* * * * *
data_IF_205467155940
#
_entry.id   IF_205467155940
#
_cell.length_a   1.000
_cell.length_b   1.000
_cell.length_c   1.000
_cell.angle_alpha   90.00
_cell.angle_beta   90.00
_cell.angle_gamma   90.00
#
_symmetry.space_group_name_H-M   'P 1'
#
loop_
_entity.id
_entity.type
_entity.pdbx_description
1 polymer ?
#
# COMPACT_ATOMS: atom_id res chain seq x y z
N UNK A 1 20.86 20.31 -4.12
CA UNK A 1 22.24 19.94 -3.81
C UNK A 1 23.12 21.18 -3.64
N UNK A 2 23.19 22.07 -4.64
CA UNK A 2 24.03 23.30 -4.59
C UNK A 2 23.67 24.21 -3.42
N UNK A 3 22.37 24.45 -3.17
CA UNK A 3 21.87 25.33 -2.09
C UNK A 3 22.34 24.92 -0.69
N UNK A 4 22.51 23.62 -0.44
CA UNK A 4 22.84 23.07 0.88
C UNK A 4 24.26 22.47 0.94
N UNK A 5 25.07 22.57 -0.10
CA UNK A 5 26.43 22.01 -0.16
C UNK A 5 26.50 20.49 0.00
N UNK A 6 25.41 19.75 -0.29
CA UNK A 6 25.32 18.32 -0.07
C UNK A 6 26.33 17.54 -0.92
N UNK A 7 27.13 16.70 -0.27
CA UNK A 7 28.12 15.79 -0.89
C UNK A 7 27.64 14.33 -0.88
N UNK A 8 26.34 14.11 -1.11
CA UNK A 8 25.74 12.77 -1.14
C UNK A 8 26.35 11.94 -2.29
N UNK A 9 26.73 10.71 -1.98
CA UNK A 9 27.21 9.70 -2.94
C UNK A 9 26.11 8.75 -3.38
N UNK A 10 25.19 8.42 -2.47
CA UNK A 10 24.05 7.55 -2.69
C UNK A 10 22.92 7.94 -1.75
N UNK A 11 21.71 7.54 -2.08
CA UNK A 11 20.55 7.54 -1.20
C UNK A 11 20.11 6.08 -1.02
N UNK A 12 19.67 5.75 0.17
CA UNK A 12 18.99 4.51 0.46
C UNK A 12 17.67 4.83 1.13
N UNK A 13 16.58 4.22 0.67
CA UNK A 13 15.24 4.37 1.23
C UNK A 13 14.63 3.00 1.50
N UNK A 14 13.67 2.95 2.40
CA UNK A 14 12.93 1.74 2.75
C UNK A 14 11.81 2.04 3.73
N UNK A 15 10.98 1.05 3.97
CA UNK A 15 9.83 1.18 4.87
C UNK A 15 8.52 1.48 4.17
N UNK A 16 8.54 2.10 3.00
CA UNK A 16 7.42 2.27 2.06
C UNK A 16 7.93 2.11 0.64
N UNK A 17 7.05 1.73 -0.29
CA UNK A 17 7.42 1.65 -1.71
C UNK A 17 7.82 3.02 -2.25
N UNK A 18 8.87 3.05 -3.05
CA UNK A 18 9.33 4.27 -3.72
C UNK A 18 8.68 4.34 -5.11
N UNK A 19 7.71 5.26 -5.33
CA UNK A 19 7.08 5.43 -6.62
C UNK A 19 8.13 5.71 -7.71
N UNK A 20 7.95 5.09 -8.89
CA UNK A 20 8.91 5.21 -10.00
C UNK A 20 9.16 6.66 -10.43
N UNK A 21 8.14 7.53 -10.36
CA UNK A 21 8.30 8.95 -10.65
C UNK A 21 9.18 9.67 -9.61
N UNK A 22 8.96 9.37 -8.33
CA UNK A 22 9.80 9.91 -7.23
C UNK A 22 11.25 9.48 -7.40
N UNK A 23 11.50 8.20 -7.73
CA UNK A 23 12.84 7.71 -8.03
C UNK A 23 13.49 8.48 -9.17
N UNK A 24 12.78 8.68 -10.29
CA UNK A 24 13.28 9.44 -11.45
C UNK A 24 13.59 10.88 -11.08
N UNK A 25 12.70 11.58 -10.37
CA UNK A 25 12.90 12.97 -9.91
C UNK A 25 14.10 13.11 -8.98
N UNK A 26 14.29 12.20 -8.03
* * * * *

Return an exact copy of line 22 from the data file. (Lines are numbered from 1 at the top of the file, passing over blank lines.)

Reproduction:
CA UNK A 1 22.24 19.94 -3.81